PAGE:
"Damn, you got Mini Me on the court killing us!" yells Las Vegas resident Tony Harris, 24, who sits behind the bench not far from the girl who formed the sign of the cross on her sweater when I rose from the bench.

OK, fine. So I didn't mention what the crowd was screaming.

Playing below the nipple line is not necessarily a handicap, Jones told me during practice.

"Shorter guys are usually faster," said the coach, who played pro hoops in Greece despite standing 5-foot-7. (He claims he's 5-foot-9, but I pad the truth by two inches, too.)

"And for a big guy who has to get all the way down and guard a short guy, it's a little more difficult," he said.

The Outlaws experience about the same level of difficulty with me, however, as electric bumpers do with a pinball. I am shoved mercilessly. The only reason I don't topple is my freakish-for-my height feet, size 10 1/2, which confer Weeble-like stability.

A couple of years back, according to Jones, a guest player with another Las Vegas ABA team was seriously injured during a similar publicity stunt.

"He was a politician or something," Jones says. "The guy goes up for a layup and a big, humongous guy fell on him and broke his collarbone."

Las Vegas has had two previous ABA franchises: the Slam, which moved from Chicago in 2001 and folded a year later; and the Rattlers, which began in 2004 and folded a year later, despite boasting rapper Master P as guard and forward.

With a lifetime record of 1-3, the Venom seem headed in the same direction.

"We cannot lose to this team or we're done!" Jones screamed during his pep talk. "That means you've got to dive into the stands! You've got to do whatever it is you can do to ensure that we win this basketball game!"

With 2:30 left in the final quarter, Jones has placed me in way earlier than anyone in earshot of his pep talk about winning expected.

And I haven't even told you about my sneakers yet. They're designed for jogging, not basketball. (This isn't my fault. Jones — also a freakishly big size 10 1/2 — promised to bring me his basketball high-tops and forgot.)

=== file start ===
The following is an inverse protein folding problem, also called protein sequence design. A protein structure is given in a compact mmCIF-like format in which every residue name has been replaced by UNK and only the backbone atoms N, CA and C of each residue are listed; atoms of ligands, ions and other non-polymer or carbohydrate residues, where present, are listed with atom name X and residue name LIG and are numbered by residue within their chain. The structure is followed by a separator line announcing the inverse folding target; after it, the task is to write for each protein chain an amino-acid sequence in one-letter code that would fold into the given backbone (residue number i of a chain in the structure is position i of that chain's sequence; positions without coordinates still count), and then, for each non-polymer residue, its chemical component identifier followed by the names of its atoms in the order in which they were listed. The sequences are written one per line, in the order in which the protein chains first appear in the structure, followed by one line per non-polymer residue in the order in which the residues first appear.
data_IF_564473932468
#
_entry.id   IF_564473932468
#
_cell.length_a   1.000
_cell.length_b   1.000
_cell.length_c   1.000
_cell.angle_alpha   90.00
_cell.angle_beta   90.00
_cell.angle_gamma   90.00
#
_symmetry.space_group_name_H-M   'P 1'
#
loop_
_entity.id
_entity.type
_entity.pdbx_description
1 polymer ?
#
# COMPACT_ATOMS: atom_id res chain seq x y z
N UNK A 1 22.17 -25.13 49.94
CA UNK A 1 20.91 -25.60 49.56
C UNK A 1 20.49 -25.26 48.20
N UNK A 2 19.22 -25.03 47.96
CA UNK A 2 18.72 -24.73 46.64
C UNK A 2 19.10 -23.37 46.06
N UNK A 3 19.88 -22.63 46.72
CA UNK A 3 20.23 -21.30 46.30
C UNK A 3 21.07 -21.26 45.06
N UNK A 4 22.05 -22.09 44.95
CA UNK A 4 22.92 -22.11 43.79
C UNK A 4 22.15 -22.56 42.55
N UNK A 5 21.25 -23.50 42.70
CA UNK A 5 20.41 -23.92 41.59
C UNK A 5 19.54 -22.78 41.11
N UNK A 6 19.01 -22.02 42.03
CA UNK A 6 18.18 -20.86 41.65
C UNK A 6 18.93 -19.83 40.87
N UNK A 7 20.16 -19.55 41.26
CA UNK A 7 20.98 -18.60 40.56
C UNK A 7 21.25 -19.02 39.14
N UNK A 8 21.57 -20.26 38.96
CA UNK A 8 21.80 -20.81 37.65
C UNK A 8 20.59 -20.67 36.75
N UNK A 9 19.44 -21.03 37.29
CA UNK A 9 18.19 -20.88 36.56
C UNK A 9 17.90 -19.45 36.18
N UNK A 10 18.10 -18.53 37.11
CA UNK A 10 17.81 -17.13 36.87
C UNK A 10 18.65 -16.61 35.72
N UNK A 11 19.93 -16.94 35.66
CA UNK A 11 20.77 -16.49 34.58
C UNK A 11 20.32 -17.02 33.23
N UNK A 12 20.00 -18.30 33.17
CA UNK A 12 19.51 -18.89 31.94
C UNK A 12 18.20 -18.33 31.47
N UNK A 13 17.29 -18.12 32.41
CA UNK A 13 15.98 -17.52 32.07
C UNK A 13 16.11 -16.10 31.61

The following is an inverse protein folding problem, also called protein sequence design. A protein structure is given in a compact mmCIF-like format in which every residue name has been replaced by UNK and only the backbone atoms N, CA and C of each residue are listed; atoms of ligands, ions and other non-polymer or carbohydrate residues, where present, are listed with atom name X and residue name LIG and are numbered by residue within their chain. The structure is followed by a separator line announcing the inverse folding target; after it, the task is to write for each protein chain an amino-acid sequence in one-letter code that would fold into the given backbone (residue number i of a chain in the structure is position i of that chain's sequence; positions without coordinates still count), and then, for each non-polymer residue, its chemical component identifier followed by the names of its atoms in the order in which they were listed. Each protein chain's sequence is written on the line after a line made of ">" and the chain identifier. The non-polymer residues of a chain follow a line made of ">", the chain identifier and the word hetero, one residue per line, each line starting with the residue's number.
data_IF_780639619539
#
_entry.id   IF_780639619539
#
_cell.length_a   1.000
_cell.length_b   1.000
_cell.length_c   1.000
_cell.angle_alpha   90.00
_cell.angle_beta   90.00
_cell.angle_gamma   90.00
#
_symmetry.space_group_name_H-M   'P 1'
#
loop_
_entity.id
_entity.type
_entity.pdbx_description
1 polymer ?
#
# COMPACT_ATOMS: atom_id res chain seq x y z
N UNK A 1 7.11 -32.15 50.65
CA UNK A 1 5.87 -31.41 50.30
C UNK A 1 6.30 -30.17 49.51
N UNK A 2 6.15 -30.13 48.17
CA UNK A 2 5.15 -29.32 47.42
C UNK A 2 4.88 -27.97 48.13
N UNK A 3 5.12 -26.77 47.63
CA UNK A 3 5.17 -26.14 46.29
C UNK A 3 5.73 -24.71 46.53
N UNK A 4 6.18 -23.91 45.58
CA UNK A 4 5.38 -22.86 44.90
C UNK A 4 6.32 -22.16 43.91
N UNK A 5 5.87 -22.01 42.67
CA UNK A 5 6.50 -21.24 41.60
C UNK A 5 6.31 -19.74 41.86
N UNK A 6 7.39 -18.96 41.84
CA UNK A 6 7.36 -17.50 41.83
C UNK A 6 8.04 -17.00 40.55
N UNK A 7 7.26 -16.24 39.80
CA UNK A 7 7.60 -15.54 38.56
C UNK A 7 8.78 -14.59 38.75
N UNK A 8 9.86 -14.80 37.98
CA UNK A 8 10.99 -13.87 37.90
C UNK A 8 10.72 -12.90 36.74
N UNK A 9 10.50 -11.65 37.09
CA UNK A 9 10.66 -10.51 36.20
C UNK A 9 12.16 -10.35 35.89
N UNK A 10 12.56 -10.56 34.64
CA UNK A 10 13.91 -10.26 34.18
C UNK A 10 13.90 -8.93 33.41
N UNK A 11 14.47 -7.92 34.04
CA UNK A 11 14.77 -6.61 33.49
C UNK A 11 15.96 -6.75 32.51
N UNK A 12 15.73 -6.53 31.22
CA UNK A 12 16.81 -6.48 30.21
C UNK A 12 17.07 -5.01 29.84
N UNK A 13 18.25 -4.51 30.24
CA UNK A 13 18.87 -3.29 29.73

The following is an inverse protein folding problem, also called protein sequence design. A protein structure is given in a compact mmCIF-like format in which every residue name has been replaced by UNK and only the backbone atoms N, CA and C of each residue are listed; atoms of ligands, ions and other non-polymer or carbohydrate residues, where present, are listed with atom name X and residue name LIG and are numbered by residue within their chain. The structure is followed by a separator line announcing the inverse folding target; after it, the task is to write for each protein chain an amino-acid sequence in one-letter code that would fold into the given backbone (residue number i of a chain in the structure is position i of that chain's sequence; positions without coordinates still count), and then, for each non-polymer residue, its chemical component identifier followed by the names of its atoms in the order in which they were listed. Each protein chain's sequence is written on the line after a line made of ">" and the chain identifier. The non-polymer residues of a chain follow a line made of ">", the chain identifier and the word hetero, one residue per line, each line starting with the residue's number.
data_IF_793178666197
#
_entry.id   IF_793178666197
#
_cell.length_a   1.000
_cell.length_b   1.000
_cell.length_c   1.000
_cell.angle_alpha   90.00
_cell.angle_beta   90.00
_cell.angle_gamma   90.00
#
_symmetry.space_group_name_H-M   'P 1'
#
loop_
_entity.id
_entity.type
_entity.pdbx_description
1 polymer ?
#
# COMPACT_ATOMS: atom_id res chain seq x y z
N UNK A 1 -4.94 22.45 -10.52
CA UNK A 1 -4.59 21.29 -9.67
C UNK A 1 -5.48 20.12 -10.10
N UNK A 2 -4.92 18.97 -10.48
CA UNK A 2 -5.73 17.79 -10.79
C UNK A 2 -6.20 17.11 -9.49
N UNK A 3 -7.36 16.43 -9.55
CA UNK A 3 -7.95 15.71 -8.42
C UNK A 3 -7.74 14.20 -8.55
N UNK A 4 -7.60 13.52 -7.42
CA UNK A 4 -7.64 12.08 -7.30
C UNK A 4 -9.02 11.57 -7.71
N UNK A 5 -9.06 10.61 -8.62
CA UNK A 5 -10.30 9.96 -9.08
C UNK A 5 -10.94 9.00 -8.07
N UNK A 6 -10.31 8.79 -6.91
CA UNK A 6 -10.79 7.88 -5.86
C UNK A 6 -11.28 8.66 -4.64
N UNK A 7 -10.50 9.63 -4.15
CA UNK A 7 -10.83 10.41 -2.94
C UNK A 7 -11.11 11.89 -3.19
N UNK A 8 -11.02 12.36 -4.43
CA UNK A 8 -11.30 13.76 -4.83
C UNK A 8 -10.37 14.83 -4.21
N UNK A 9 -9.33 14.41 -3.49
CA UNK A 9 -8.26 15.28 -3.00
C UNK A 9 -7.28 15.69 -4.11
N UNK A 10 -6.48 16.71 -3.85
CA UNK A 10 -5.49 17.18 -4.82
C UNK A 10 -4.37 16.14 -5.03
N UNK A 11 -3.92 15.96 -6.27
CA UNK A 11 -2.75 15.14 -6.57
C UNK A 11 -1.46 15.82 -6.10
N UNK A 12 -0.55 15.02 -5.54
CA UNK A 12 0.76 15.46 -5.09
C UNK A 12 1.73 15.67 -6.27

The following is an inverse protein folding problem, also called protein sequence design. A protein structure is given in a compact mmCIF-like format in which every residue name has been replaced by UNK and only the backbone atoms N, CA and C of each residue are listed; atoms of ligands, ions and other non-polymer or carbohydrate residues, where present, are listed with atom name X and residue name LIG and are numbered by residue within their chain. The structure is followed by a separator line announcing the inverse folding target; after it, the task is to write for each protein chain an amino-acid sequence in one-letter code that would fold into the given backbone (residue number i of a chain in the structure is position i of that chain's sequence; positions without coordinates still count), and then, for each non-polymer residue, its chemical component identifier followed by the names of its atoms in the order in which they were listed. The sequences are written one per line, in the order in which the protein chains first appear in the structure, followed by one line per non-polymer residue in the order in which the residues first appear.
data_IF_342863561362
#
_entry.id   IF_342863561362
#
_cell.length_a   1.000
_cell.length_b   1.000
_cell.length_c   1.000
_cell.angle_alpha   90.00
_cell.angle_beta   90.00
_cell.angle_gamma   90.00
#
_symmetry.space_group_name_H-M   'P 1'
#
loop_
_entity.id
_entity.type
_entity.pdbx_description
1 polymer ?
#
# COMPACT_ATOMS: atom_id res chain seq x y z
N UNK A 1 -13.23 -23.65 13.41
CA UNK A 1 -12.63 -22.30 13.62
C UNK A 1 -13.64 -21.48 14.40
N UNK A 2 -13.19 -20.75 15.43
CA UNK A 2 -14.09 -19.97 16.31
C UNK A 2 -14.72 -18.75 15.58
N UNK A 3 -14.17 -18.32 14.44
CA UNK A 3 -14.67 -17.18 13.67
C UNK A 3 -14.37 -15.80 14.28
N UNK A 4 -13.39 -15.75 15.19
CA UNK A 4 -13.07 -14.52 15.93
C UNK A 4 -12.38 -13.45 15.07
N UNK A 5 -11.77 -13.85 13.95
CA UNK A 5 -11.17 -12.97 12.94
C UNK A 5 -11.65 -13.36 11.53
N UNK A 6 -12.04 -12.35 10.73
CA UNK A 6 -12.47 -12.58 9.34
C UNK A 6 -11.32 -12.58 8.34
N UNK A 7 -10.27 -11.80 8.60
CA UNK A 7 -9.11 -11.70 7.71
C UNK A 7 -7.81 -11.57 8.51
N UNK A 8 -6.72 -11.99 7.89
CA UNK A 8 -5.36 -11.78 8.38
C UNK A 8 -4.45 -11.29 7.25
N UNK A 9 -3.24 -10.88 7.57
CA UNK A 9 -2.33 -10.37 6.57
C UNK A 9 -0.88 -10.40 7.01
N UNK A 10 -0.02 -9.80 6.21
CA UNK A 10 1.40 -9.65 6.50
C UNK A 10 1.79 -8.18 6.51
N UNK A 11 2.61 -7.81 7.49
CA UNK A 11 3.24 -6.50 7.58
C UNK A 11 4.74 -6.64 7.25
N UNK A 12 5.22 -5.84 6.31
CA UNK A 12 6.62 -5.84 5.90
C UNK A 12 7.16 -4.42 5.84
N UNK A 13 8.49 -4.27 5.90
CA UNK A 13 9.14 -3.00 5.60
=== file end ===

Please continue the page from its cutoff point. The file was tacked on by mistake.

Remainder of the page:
Then again, I'm not technically playing basketball. According to Jones, I am out of position, don't know who I'm guarding and break the cardinal rule of remaining within 15 feet of a teammate.

"Who are you?" asks the referee who drags me by the arm like a mannequin to the proper place to stand during each free throw.

Afterward, the ref (who refuses to identify himself because ABA rules forbid him from granting interviews, yet allow me to be out there) says that I remind him of a female guest player in a game he reffed last year in San Jose, Calif.

"She lost her right leg and had a prosthesis put on just for that game," he says. "When she ran up and down the court, I gave her the same look. I was thinking, 'I'm gonna have to protect this player.' "

In case you can't guess, I don't sink a shot at the buzzer. In fact, I miss Lou Kelly's pass entirely. But it doesn't matter. The Venom win the game 129-113. (If we weren't up by at least 15 points, Jones would never have put me in.)

Oh, and there's an even bigger reason it doesn't matter. This is the last game the Las Vegas Venom will play this season — and perhaps ever. A week after my appearance, the team prematurely ceases operations and announces its sale to a new owner.

I have nothing to do with it. At least that's what they tell me.

Fear and Loafing appears every Monday in the Living section. Levitan's previous adventures can be found at www.fearandloafing.com. Click here to view more basketball photos.


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COREY LEVITAN
FEAR AND LOAFING